Stoctaves is a sound installation that generates music in real time from the stock market fluctuations. It remediates the traditional means of viewing and analysing stock data by turning speculations of money into music.
Team: Khushboo Sinha, Suvani Suri
Variable data like stock can
generate a soundscape of textures and tones - every second, different from the
last and never repeating the same stage twice. There is no clear logic as to
how the stock market functions. In all this chaos somewhere exists a pattern
still not accounted for. The temporal factor and unpredictability also creates
curiosity over the development of sound.
As such the thought of an auditory display that
requires a constant awareness of some information, manifested in the form of a
radio station which tunes into the stock market exchange from all around the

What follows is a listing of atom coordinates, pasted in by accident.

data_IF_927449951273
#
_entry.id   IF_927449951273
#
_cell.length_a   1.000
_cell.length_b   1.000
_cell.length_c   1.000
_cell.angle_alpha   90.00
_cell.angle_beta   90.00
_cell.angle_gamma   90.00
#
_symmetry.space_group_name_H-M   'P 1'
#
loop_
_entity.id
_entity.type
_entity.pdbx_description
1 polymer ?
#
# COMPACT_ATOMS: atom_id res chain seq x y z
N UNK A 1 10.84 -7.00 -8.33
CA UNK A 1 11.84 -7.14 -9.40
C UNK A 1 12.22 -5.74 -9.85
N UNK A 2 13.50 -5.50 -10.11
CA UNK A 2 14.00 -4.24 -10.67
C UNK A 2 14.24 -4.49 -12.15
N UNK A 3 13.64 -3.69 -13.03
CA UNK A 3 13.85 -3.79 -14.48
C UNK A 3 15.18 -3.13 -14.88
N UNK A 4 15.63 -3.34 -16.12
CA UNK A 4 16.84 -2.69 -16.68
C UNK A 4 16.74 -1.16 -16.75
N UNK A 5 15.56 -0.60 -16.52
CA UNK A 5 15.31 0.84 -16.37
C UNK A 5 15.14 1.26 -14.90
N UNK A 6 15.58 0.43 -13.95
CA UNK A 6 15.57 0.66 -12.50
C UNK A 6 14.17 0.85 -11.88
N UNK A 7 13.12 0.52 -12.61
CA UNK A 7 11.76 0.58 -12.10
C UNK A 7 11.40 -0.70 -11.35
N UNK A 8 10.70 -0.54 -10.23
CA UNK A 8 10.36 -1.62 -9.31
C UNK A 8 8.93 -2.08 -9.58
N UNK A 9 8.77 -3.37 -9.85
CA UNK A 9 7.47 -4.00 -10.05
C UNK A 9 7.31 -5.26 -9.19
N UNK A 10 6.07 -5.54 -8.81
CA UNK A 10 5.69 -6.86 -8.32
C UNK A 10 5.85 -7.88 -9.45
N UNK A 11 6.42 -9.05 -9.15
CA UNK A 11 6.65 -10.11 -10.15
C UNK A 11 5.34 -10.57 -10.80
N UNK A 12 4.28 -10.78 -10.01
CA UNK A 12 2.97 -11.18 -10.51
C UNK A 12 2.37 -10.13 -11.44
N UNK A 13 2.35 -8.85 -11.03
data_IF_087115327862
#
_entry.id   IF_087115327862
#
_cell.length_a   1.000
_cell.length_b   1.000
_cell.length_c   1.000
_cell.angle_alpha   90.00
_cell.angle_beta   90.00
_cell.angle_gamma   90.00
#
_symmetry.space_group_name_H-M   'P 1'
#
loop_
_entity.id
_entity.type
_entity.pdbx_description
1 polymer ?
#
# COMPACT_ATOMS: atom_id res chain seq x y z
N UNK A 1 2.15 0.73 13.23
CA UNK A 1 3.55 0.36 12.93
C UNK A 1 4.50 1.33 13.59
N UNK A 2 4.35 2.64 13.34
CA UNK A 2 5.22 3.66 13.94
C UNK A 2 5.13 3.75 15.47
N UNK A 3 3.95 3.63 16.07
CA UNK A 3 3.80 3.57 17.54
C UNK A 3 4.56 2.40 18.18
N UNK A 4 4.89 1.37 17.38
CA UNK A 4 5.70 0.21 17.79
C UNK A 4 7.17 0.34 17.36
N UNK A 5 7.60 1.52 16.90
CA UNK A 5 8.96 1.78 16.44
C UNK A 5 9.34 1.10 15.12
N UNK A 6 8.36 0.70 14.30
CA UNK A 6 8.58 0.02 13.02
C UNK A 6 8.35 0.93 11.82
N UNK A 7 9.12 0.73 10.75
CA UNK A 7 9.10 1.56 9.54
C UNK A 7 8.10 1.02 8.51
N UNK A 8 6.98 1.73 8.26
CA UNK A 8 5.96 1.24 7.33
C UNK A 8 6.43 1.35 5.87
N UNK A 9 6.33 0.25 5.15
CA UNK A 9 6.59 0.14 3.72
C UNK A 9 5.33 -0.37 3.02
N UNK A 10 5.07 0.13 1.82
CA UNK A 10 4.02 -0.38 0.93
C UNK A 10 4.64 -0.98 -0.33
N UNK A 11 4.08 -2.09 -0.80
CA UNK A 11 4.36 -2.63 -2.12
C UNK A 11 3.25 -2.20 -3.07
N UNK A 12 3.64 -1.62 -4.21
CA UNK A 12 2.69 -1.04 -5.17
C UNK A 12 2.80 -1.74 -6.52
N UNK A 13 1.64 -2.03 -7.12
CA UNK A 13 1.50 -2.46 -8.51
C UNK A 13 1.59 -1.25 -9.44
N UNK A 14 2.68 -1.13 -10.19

The project has its basis in Data Sonification that is the use of sound to communicate information or perceptualise data, as an alternative to visualisation techniques. This project has won many awards. This came in the list of Adobe Design Achievement Awards Semifinalist - 2012. Also the paper "Stoctaves" was selected for publication at the WSCG 2012 conference held at Plzen, Czech Republic. This project was also presented at the India HCI 2012 held at Pune.
Select a company of your interest and hear how it sounds over a period
of time. The sound loops were made relevant to the companies and sector.
Layered over a 3 tier structure, an attempt has been made to portray the stock
price data by rising pitch as the stock price rose, and lowering pitch as it fell.
To allow the user to determine that more than one stock was being portrayed,
different timbres or brightness might be used for the different stocks, or they
may be played to the user from different points in space, for example, through
different sides of their headphones
Stock market has a tense, strict business feel
to it, far flung from the notes of music and making the twain meet by exploring
the ‘unheard’ connections between music and money seems like an interesting
experiment, for the ironic twist it creates.